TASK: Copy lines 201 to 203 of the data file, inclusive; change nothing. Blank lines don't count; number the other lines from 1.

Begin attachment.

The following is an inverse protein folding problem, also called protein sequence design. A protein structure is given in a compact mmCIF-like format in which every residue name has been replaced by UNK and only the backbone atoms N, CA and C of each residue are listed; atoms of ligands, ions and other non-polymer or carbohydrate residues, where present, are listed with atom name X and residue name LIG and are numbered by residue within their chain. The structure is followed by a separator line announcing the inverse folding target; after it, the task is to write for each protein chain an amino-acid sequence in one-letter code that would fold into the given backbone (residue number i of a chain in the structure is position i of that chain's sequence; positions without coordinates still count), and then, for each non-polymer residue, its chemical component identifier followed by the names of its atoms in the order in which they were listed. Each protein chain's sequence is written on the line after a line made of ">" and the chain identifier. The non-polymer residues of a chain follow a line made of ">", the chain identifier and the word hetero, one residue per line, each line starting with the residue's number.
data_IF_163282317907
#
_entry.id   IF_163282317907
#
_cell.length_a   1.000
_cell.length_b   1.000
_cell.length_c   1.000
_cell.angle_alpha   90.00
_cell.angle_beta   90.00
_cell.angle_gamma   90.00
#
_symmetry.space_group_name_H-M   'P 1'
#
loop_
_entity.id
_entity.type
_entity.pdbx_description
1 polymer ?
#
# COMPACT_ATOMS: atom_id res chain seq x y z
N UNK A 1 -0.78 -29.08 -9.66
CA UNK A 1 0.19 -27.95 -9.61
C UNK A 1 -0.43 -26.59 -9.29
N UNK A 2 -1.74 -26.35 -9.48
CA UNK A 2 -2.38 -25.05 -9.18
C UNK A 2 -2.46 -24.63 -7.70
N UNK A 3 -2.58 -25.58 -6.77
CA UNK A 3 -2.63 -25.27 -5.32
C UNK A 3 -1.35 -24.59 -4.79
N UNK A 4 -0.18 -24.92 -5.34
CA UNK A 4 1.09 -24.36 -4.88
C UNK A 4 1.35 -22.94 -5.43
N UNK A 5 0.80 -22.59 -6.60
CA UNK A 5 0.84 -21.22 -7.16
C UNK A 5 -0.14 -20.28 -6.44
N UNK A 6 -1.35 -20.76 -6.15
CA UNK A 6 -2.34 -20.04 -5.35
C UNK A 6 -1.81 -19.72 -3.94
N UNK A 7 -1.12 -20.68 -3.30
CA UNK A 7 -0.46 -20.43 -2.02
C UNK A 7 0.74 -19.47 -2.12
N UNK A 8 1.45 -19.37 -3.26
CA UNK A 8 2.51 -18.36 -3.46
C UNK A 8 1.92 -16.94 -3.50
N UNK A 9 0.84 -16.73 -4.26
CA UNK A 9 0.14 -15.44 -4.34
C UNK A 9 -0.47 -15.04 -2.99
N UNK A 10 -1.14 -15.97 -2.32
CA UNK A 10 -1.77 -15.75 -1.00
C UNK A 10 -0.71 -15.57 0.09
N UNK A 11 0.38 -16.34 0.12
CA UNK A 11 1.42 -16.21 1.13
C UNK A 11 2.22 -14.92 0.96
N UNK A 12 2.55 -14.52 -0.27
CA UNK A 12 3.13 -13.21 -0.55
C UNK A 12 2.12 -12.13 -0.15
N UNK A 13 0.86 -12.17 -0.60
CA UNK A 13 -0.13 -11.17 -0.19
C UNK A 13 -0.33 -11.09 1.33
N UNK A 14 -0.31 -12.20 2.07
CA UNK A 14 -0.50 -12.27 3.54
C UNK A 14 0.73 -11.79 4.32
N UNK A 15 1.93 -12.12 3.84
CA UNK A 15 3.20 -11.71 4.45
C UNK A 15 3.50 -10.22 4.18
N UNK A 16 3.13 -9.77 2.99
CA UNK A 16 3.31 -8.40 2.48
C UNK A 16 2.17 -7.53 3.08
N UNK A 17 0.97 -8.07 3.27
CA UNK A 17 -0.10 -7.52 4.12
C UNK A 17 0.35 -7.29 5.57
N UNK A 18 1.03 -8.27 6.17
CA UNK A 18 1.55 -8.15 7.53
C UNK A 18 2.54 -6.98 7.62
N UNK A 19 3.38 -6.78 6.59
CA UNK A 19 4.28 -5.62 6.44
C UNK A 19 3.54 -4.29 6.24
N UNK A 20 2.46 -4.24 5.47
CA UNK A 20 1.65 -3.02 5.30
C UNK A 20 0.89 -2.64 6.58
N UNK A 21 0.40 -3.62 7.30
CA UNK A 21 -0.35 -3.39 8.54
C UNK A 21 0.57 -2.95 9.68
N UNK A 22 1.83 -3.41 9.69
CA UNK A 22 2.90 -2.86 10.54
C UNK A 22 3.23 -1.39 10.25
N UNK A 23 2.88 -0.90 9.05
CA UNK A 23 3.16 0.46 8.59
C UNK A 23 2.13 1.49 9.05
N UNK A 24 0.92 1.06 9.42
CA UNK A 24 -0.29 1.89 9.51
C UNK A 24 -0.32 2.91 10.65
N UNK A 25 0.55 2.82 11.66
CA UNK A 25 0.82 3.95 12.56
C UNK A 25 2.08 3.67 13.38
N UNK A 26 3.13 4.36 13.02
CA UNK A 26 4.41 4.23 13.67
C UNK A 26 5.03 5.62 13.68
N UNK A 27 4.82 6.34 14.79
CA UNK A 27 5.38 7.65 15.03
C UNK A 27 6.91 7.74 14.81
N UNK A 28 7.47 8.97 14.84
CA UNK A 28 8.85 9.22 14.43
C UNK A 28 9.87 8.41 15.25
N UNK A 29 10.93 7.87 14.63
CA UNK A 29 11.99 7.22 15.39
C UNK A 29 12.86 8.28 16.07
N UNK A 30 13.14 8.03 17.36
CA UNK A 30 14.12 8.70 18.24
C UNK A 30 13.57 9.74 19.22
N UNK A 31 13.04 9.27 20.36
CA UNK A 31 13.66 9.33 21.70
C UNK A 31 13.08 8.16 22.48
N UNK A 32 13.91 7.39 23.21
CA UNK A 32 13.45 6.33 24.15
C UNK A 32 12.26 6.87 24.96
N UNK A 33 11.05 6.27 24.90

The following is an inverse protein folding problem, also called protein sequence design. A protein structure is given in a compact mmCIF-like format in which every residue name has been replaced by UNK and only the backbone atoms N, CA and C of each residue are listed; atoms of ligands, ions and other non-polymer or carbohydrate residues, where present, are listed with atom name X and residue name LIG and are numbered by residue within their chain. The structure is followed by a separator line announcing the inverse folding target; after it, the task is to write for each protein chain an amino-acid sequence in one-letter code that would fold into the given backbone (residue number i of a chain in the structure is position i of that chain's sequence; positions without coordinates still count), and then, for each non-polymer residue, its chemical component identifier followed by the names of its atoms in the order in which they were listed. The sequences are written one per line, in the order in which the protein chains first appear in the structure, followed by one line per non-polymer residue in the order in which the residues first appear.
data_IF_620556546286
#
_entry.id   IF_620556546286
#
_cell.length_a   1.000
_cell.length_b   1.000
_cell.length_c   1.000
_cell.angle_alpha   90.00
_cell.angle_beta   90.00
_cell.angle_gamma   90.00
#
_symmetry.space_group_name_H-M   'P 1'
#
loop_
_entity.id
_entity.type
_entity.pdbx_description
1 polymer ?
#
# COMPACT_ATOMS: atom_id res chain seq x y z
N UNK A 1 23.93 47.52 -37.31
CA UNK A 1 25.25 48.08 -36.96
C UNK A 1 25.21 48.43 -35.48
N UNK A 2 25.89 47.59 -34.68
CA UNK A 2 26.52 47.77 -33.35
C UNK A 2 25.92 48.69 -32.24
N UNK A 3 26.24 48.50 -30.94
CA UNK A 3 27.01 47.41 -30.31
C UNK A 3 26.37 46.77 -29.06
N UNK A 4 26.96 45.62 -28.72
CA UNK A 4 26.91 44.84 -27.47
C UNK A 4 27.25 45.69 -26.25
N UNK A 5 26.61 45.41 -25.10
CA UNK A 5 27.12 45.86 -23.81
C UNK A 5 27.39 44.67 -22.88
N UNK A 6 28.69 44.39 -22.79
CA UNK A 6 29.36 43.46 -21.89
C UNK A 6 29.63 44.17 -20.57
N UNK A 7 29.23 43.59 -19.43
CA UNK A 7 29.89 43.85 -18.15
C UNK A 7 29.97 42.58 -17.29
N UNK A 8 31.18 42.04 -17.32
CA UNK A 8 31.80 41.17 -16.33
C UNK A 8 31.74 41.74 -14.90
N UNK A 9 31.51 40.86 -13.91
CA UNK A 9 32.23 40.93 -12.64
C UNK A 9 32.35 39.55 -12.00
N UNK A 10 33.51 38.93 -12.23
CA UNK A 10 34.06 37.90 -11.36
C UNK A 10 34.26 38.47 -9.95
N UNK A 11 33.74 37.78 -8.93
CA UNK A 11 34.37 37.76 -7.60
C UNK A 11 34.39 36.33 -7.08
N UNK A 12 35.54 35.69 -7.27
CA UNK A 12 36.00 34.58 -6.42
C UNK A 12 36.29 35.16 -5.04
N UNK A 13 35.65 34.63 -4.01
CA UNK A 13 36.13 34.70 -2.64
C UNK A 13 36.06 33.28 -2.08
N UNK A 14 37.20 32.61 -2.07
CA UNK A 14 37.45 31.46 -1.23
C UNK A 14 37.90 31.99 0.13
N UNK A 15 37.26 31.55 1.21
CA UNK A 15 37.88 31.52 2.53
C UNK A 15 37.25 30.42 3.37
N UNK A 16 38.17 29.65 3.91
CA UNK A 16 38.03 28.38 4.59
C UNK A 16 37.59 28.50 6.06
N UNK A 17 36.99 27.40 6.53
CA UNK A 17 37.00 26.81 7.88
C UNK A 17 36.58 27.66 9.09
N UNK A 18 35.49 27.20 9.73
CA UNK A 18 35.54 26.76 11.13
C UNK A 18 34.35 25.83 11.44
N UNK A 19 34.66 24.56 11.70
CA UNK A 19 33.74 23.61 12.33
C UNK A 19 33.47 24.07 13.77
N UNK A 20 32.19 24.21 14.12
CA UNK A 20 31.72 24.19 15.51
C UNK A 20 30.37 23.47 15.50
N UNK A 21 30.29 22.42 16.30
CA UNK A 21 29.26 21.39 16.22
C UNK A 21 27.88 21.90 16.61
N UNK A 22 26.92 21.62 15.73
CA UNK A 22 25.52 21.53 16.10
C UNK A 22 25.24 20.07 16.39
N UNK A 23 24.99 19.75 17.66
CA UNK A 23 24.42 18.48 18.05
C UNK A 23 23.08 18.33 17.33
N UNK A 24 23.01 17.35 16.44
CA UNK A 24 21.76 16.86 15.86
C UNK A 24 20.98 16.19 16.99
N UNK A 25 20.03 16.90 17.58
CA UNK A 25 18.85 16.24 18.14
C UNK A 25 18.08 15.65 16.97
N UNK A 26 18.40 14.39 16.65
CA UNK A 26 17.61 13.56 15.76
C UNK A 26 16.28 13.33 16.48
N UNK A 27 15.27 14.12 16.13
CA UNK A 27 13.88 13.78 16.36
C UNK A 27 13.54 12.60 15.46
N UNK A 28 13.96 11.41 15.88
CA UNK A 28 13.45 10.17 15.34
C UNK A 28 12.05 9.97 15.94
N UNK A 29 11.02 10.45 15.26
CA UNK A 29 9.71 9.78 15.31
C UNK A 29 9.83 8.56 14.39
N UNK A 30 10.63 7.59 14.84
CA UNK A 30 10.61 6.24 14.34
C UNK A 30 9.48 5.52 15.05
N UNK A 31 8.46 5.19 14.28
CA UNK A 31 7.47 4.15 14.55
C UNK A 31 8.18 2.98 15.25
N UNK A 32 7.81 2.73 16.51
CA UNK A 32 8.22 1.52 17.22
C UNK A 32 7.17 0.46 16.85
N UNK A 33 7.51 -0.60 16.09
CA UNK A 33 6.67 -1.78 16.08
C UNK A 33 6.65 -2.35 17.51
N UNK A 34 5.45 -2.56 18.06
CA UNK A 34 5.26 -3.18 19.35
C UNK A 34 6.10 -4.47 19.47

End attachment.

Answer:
CA UNK A 21 29.26 21.39 16.22
C UNK A 21 27.88 21.90 16.61
N UNK A 22 26.92 21.62 15.73